Because of his combination of small size and big production (11 sacks, led the nation with 28.5 tackles for loss), he has drawn some comparisons to Bengals' All-Pro defensive tackle Geno Atkins (6-foot-1, 303 pounds).
It certainly doesn't seem like Donald minds the comparisons.
"I love the way he plays," Donald said. "I watched him a lot my junior year in college, so I know how he is: explosive, fun to watch and making a ton of plays. Being considered an undersized defensive tackle and doing what he did in the NFL is amazing, and it's an honor just for people to even try to compare me with a guy like that. He's a great football player."
The Patriots figure to be in the market for a defensive tackle this offseason, with several questions at both the top and bottom of the depth chart Vince Wilfork is coming off a torn Achilles' tendon and is set to count for $11.6 million against the cap, and could have his contract restructured as a result; Isaac Sopoaga and Tommy Kelly are both candidates to either restructure their deal or be cut outright to save money on the cap.
The Patriots have lacked a standout gap-penetrating defensive tackle that can be the yin to Wilfork's yang, and that is exactly the style of play Donald brings to the table.
Pete Carroll says Seahawks' blueprint starts with 'eliminating big plays and playing great up front'
INDIANAPOLIS Ever since the confetti rained down on the Seattle Seahawks following their resounding victory in Super Bowl XLVIII, everyone wants to know what it takes to build a defense as dominant as the group that stifled the Denver Broncos and Peyton Manning to just eight points that night.
Seahawks head coach Pete Carroll was happy to indulge, saying, "It really starts with an overall philosophy of how the game works, which is eliminating big plays and playing great up front." The Seahawks allowed just 36 pass plays of 20 yards or more in 2013, the league's best total in that category. Their front four generated 44 sacks, tied for eighth in the NFL.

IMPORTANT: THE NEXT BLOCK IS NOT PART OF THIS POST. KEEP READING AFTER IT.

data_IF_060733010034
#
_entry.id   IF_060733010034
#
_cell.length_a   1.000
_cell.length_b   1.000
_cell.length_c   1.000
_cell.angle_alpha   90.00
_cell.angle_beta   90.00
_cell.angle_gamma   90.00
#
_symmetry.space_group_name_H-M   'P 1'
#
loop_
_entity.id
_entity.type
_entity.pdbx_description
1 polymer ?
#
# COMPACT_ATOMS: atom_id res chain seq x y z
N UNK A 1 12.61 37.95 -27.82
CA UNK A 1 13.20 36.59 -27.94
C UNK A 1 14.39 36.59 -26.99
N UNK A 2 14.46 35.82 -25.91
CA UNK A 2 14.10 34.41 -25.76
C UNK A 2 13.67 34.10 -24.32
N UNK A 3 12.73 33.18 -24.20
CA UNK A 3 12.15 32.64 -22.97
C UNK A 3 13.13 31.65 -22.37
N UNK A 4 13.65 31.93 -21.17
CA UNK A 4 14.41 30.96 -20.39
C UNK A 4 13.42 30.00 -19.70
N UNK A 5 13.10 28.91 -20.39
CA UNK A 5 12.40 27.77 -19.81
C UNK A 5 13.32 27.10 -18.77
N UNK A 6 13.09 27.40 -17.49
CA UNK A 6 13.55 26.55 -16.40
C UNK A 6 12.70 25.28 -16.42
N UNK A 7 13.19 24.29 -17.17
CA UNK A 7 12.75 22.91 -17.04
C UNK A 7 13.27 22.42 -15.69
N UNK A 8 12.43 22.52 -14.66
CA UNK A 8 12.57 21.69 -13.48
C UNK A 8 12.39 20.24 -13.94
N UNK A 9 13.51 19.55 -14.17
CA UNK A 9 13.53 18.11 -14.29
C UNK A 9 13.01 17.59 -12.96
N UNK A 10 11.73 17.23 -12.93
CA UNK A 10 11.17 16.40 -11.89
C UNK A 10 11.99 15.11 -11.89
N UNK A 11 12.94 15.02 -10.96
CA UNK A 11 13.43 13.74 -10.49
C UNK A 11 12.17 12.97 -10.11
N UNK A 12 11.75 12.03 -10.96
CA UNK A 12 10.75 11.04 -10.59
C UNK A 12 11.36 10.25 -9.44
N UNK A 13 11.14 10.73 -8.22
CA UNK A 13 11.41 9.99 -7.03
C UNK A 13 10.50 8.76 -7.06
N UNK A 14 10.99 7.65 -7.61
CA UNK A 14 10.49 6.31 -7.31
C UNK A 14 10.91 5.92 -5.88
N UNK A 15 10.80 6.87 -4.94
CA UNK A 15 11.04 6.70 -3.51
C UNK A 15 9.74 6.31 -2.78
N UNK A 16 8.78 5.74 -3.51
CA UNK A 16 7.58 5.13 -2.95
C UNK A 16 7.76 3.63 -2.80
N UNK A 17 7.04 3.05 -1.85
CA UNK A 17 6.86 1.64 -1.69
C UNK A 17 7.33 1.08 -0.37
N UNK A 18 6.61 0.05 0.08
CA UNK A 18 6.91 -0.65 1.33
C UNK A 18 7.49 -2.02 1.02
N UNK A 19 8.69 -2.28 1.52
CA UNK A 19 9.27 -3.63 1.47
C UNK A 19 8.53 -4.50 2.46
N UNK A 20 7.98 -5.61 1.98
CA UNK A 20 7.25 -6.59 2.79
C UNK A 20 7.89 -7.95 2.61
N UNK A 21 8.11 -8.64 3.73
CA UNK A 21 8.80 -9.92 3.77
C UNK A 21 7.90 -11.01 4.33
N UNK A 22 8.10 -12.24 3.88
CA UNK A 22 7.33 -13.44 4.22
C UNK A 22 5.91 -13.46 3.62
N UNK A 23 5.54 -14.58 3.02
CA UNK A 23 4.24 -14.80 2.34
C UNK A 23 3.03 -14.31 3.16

"If you look at our defense and how well we play down the middle with [safety] Earl [Thomas] back there, and for years it's been that way," Carroll said at a press conference in Indianapolis on Friday. "That's one of the building blocks that you are really good up top and you don't let people score fast, and then also scoring fast with the running game is really important, and then as you move to the front we want to be more and more aggressive, always with speed. And so that is kind of the general way of saying it. But if you don't have a really clear vision of what you are creating then one year it is going to be this and one year it is going to be that. And I think we have a very solid mentality for what we are trying to make with our defensive team."
If the Patriots want to build their defense in that mold, they're off to a decent start; they finished fifth in sacks with 48, but allowed 65 pass plays of 20 yards or more, which ranked 20th in the NFL last year.
That mentality fast safeties on the back end and a fierce front four carried the Seahawks through the season, but reached its apex in the Super Bowl. They generated just one sack on the night, but Manning was harassed in the pocket and threw two interceptions while facing pressure, one of which was tipped in the air by an oncoming rush from defensive end Michael Bennett. After averaging 4.8 pass plays of 20 yards or more on the season, the Broncos generated just two such plays against the Seahawks in the Super Bowl.